If your disability claim is currently pending at the initial claim (disability application) or reconsideration appeal levels, your case will be at DDS. The number for the state disability agency, known in most states as Disability Determination Services (DDS), can be obtained by contacting your local Social Security office.
When you call the number for DDS, you will be asked your social security number and then connected to the disability examiner who is handling your case. If the examiner is available, they will be able to quickly give you a status update. However, one of the advantages of calling for your status is that the examiner may use this opportunity to pull your file and gather additional information from you if it is needed. Your case may even be finished that day if it turns out the examiner was waiting for the opportunity to obtain last-needed information from you before deciding the claim.
If your disability claim is pending at the disability hearing level, meaning that a request for hearing was previously submitted, there is not necessarily a need to be concerned if you do not hear anything for several months. Currently, disability claimants are waiting anywhere from five to fifteen months to be scheduled for a hearing before an administrative law judge.
Having said this, though, it is still a good idea to call for the status of your hearing request at least once. This is simply to ensure that the Social Security office did, in fact, receive the hearing appeal that either you or you disability lawyer submitted and, secondly, to ensure that the hearing request resulted in the case being transferred from the Social Security office to the hearing office, known officially as ODAR, the office of Adjudication and Review.
If your case is pending at the hearing office, you or your representative can contact your local Social Security office or the hearing office to check the status of your disability claim. Again, it is usally better to contact the office that is actually working on the claim. In this case, that would be the hearing office. And, once again, this contact number can be obtained from the Social Security office.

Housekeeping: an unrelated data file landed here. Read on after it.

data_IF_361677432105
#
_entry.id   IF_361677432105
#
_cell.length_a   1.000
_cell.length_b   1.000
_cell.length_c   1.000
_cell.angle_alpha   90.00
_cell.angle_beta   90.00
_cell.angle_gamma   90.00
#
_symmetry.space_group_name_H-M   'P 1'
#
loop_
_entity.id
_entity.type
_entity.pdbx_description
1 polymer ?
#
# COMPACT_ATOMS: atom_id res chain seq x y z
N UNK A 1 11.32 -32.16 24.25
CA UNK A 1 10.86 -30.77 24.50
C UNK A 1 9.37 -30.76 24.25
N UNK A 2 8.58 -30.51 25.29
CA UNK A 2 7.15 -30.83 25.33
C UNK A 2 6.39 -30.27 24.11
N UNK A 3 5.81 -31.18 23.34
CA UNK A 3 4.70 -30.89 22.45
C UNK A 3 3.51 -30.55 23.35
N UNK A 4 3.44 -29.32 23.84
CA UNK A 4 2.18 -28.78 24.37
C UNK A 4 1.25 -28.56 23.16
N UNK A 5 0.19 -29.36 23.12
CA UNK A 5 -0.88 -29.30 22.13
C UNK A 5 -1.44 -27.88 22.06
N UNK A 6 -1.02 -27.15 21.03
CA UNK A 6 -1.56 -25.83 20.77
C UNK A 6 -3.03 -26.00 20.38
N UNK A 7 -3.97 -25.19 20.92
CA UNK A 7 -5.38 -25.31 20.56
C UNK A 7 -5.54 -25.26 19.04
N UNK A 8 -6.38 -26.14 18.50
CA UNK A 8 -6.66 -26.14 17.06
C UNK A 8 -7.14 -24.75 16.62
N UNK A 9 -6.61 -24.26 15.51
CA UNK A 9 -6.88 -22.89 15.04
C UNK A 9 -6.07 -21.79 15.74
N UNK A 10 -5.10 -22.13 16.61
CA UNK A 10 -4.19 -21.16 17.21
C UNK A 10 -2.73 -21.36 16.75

Generally, you will be contacted by a disability examiner within a few weeks of filing your claim. This is because, during the processing of your case, the examiner will often have questions about one or more of your medical treatment sources, some aspect of your work history, or will need to gather additional information about the daily activities that you engage in.
If your disability claim requires a consultative examination (usually, a CE, or consultative exam, is ordered when your records show that you have not been seen by a medical professional within the last 90 days), you may hear from the examiner even sooner. If you have not received any contact in a few weeks, of course, it is, at that point, not a bad idea to check the status of your disability claim.
This can be done by contacting your local Social Security office where you filed, by calling the toll free Social Security number, or by calling the disability examiner working on your case. Unfortunately, the toll free line is a poor source of information and, even worse, is often a source of incorrect information, so it is not advisable to use it. Calling the Social Security field office is not much more productive since the only answer they will be able to give you with regard to the status of your case is that the case is still pending, or undecided. The most productive option is to call the office that is actually working on your SSD or SSI claim.
If you or your representative have filed your claim for disability with the Social Security Administration and after a number of weeks or months hear nothing about your claim, the question quickly becomes: “Can you find out the status of your disability claim?”
Once you file your Social Security disability claim, you should expect not to hear anything for a while. Your disability claim is sent by the Social Security office where you filed to DDS, or disability determination services. Once your claim arrives at DDS, it is assigned to a disability examiner who then requests medical records from the medical treatment sources you provided at disability application interview.
The examiner also sends out questionnaires to both you and your third-party person contact person (these questionnaires address your ability to perform your normal daily activities), and schedules consultative medical examinations when needed. As you might imagine, it takes some time to get all the information necessary to make the disability decision.
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